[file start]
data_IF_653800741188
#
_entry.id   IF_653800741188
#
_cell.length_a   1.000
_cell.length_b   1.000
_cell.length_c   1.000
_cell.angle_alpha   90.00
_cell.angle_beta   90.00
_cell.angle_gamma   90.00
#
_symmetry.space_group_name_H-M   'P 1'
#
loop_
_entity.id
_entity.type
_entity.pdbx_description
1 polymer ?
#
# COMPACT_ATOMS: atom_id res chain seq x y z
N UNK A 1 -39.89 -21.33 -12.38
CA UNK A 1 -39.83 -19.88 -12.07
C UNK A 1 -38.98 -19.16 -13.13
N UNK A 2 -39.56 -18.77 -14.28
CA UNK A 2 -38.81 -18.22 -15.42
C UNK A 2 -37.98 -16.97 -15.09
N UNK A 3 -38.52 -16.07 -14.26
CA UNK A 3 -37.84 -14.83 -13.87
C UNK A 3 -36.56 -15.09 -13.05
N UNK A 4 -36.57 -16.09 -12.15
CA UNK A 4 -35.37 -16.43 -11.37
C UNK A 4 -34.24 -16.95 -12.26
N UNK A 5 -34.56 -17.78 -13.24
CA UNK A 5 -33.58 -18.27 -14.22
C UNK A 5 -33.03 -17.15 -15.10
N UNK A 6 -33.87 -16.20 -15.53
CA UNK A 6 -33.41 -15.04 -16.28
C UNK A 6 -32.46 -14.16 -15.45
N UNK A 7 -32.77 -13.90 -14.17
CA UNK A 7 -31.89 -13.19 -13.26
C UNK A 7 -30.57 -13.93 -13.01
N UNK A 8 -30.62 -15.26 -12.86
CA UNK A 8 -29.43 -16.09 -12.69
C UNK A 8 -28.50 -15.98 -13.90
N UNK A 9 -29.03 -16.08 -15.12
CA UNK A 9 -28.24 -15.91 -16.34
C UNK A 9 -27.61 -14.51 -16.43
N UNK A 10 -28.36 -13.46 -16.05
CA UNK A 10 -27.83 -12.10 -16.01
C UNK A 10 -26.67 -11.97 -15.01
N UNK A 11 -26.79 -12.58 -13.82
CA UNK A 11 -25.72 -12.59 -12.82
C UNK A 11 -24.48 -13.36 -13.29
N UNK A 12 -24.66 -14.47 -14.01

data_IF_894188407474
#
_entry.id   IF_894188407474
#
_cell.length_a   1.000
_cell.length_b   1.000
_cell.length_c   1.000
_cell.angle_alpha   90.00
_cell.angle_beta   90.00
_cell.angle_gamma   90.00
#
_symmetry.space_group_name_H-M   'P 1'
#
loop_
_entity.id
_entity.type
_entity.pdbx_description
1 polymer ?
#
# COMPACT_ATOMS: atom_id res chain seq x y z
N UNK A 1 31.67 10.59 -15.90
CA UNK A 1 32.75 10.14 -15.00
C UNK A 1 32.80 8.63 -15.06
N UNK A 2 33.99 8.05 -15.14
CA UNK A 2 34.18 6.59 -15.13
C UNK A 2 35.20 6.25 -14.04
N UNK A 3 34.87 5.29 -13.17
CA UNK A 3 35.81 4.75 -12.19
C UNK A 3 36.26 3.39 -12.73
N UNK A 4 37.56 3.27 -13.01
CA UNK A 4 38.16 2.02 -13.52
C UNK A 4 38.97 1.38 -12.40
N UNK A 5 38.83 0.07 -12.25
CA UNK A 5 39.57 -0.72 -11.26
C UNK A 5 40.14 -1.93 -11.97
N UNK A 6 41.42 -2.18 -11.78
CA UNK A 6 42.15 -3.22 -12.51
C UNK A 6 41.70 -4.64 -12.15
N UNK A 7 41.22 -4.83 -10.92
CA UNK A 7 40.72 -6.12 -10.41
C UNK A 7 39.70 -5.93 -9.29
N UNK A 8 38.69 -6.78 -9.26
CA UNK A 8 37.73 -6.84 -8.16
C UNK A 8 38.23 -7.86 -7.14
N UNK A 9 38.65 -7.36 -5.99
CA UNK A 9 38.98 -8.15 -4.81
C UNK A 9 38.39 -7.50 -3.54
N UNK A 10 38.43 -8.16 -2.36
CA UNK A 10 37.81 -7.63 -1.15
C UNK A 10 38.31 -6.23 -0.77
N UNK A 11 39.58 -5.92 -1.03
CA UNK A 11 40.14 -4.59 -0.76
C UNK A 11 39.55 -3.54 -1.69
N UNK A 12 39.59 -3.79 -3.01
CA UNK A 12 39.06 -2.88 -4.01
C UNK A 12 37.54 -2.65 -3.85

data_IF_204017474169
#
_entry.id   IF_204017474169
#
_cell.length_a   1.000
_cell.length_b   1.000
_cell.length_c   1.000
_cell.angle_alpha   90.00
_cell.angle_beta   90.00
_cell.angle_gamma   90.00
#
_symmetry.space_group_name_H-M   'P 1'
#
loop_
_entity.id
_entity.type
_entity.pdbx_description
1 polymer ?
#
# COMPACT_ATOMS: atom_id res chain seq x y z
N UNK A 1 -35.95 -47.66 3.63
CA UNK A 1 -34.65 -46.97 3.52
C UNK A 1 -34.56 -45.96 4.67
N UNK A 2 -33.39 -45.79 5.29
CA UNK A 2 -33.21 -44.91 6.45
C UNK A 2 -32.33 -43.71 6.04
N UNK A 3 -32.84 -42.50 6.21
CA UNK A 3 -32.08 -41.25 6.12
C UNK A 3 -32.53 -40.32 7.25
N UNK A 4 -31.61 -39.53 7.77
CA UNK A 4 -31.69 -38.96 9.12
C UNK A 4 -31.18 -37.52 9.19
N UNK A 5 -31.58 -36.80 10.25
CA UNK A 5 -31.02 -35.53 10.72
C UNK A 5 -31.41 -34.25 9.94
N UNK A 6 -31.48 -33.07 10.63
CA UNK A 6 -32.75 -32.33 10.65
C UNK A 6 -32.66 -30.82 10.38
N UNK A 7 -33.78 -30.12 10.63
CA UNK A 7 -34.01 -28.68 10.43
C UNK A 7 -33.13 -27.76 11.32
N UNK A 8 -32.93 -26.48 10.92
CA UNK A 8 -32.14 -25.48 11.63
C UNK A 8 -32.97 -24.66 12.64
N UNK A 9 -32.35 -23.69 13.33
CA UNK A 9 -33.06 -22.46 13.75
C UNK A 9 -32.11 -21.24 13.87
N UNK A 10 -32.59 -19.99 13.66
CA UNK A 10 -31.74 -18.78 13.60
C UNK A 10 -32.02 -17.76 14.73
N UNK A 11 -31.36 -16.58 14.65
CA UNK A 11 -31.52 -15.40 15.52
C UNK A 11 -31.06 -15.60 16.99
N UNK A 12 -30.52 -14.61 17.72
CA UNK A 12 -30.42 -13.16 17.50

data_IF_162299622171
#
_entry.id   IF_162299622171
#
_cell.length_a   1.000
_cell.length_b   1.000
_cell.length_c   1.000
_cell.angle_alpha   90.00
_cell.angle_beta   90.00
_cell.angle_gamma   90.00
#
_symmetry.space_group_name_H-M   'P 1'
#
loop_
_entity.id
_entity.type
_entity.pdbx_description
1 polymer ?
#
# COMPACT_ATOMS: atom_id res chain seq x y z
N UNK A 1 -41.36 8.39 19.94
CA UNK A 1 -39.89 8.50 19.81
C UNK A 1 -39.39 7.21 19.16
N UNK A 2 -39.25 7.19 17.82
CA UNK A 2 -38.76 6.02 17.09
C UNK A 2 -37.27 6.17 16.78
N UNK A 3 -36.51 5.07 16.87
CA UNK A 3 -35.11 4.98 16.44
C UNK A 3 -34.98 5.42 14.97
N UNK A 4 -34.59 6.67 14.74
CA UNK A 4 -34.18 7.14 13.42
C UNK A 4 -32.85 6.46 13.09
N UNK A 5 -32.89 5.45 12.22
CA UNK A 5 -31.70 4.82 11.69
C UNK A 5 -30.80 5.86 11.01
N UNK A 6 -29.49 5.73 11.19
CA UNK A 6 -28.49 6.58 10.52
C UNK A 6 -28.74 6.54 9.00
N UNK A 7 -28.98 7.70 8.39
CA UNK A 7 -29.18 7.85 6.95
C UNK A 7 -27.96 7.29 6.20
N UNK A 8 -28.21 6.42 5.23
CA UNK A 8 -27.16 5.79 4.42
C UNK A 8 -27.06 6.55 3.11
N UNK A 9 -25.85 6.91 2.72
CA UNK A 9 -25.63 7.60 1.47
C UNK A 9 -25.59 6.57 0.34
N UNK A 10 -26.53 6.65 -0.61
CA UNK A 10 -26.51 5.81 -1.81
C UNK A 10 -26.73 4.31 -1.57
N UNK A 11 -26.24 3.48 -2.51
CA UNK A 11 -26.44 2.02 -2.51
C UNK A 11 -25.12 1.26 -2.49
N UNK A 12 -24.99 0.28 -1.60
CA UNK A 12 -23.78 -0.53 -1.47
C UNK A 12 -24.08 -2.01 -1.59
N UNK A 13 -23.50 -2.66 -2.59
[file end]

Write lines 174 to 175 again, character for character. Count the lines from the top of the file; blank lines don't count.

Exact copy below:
_cell.angle_beta   90.00
_cell.angle_gamma   90.00